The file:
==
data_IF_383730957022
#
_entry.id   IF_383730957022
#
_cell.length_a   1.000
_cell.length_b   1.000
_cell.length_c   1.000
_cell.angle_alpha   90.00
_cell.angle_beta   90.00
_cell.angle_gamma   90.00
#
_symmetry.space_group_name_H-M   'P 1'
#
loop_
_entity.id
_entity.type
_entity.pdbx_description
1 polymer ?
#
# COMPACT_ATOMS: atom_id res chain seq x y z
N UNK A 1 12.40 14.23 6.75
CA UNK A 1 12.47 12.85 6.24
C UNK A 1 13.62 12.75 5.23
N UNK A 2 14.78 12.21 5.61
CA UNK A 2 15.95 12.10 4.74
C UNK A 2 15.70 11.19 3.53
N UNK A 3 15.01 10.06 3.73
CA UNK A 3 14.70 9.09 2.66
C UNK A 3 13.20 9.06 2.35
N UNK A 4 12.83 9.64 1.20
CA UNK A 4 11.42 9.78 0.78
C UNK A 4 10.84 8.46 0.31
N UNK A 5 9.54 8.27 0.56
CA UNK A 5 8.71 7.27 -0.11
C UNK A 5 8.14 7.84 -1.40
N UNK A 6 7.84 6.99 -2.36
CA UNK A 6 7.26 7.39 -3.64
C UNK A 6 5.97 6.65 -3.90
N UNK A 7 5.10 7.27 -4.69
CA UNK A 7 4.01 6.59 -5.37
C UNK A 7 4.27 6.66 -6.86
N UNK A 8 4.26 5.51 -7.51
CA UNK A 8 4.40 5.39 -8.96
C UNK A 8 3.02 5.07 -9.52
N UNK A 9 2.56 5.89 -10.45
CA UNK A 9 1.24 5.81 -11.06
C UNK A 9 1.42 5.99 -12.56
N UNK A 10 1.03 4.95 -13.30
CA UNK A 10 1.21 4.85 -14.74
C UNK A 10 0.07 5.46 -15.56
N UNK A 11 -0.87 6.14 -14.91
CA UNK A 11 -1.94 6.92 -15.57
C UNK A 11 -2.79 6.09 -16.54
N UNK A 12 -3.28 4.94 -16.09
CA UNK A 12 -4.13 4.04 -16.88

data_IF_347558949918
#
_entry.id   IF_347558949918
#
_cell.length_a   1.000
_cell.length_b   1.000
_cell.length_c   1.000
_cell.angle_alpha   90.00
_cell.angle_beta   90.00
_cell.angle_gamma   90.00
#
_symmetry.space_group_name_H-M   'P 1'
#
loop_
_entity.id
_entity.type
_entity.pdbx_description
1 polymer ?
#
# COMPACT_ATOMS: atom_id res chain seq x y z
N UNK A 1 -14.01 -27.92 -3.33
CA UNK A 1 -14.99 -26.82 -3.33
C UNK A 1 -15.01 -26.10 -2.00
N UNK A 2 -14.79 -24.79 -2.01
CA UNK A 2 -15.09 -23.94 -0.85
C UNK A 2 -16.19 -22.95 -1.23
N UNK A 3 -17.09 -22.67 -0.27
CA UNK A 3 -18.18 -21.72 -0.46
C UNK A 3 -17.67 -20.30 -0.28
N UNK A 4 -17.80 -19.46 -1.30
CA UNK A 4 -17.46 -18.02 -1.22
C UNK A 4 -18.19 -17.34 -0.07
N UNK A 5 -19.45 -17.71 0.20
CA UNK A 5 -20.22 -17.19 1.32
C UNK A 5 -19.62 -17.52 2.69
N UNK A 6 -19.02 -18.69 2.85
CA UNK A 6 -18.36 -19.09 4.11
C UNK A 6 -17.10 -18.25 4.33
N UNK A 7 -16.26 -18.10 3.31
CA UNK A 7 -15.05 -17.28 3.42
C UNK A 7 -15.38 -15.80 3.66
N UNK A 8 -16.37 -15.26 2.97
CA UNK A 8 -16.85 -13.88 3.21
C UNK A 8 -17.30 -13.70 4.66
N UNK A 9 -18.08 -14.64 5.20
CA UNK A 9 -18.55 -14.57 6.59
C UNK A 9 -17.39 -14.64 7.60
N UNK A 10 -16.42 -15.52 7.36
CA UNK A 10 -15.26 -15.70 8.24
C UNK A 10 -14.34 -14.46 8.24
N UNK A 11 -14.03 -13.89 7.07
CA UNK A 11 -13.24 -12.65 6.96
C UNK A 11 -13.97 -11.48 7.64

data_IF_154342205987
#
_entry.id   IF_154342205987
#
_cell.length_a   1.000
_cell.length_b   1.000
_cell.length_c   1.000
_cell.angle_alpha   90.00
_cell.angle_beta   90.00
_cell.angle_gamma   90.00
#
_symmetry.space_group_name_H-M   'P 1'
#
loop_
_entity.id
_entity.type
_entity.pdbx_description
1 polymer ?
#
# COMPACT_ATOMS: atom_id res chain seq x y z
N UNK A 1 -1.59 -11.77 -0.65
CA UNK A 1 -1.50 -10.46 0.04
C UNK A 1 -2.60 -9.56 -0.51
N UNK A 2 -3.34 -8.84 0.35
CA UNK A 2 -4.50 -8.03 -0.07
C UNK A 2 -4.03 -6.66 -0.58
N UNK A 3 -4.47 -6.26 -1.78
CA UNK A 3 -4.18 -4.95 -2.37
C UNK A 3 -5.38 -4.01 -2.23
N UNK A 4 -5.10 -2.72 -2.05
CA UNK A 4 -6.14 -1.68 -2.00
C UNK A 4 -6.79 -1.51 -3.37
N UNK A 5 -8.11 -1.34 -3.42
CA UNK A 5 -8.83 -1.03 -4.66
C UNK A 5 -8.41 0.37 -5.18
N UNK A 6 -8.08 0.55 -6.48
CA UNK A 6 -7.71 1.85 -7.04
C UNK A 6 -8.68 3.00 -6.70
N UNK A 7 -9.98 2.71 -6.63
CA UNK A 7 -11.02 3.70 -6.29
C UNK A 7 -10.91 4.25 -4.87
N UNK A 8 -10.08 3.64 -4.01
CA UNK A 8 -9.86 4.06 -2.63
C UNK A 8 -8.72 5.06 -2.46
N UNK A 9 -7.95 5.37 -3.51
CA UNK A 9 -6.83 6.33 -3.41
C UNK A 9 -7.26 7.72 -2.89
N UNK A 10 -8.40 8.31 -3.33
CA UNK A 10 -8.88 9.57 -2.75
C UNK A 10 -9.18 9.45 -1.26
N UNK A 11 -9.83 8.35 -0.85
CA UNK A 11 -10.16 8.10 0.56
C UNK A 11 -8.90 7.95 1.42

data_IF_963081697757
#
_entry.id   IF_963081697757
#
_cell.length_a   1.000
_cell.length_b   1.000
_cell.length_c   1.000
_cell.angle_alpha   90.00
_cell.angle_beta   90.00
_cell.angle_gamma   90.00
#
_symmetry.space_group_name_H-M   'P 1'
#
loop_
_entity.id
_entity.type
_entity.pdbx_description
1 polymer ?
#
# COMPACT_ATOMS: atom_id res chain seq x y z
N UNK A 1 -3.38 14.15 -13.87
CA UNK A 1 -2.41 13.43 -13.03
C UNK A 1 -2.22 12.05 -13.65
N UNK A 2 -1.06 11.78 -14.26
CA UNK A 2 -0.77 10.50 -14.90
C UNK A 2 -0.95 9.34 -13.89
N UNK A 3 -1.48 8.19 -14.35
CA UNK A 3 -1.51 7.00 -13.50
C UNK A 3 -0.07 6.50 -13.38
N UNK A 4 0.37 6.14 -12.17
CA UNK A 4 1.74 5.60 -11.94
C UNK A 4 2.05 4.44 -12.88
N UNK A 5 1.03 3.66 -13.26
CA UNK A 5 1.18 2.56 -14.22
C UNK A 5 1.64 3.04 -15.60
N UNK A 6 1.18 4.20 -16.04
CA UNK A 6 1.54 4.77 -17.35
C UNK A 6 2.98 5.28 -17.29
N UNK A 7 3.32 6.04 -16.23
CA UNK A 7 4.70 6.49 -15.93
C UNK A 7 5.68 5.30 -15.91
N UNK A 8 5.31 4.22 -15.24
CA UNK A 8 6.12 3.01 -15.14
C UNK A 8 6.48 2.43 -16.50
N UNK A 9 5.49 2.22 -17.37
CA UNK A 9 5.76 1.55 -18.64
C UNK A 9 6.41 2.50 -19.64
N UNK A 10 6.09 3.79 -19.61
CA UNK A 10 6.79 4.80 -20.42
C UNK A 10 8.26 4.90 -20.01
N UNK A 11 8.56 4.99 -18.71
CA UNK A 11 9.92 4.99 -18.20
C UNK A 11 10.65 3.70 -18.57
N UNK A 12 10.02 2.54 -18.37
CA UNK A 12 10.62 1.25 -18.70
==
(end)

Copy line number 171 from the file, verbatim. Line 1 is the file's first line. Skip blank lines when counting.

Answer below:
_cell.angle_gamma   90.00